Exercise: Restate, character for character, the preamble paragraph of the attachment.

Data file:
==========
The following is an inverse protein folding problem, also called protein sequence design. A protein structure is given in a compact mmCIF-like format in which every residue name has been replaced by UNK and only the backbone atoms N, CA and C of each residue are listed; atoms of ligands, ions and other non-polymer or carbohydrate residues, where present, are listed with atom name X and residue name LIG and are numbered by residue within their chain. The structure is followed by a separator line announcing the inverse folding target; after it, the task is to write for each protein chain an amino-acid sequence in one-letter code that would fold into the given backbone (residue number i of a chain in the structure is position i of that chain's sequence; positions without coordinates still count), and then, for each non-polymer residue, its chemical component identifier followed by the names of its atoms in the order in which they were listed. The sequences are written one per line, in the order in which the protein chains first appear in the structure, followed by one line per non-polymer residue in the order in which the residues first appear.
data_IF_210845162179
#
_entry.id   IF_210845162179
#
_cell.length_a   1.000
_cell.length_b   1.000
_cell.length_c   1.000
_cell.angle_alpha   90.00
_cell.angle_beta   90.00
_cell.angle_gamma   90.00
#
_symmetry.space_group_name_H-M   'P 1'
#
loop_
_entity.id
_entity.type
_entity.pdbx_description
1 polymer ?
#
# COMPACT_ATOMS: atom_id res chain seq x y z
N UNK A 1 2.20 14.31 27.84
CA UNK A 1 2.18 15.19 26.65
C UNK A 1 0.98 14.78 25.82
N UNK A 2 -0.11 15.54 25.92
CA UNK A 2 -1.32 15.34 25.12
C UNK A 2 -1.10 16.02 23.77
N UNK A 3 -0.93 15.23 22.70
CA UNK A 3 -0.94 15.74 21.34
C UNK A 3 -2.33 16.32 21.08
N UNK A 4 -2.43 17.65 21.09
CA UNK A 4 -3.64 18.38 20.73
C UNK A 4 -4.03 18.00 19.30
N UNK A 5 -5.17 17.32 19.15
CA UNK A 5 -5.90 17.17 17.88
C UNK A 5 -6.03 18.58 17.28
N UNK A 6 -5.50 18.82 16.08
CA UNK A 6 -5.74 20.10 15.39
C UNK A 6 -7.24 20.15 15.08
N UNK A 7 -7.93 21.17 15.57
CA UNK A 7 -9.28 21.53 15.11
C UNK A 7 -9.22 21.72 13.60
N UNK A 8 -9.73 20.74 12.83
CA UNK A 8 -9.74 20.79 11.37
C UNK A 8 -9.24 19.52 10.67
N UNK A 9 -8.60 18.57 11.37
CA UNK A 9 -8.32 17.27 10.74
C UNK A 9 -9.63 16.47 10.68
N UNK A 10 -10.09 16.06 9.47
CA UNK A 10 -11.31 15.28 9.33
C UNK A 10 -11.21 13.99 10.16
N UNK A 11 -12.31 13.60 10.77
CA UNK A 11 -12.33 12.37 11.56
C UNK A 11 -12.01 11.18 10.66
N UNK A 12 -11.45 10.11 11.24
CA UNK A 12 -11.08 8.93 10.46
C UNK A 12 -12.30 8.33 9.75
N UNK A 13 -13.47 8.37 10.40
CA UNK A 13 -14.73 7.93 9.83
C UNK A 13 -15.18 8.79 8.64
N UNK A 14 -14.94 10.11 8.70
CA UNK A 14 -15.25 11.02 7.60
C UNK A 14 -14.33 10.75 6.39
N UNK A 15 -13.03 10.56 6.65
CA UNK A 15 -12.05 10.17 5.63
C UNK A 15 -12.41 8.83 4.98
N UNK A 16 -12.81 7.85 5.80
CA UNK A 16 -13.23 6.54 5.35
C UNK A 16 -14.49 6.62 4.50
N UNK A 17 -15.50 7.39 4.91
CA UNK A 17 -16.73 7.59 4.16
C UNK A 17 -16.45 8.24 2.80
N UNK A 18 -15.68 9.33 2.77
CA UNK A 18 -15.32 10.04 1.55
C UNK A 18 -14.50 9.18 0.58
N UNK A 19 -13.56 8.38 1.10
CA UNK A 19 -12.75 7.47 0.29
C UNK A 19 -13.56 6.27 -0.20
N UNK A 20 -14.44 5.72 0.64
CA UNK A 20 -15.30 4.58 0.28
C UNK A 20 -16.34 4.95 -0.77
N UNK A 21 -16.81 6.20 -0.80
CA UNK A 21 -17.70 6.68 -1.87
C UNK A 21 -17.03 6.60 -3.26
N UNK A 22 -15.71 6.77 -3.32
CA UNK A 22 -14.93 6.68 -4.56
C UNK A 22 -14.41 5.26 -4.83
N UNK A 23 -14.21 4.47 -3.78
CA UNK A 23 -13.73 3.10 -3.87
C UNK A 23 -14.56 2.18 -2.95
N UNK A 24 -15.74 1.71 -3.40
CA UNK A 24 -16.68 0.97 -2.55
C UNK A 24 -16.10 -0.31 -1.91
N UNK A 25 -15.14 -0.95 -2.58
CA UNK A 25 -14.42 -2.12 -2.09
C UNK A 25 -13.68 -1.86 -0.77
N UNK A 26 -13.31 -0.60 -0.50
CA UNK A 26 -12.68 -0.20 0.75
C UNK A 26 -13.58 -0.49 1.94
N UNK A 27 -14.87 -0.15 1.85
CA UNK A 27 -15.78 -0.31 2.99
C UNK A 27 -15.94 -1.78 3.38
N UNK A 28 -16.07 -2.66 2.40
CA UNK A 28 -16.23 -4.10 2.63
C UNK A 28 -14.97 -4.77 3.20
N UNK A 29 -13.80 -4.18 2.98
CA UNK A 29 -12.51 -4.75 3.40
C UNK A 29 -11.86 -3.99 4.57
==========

The following is an inverse protein folding problem, also called protein sequence design. A protein structure is given in a compact mmCIF-like format in which every residue name has been replaced by UNK and only the backbone atoms N, CA and C of each residue are listed; atoms of ligands, ions and other non-polymer or carbohydrate residues, where present, are listed with atom name X and residue name LIG and are numbered by residue within their chain. The structure is followed by a separator line announcing the inverse folding target; after it, the task is to write for each protein chain an amino-acid sequence in one-letter code that would fold into the given backbone (residue number i of a chain in the structure is position i of that chain's sequence; positions without coordinates still count), and then, for each non-polymer residue, its chemical component identifier followed by the names of its atoms in the order in which they were listed. The sequences are written one per line, in the order in which the protein chains first appear in the structure, followed by one line per non-polymer residue in the order in which the residues first appear.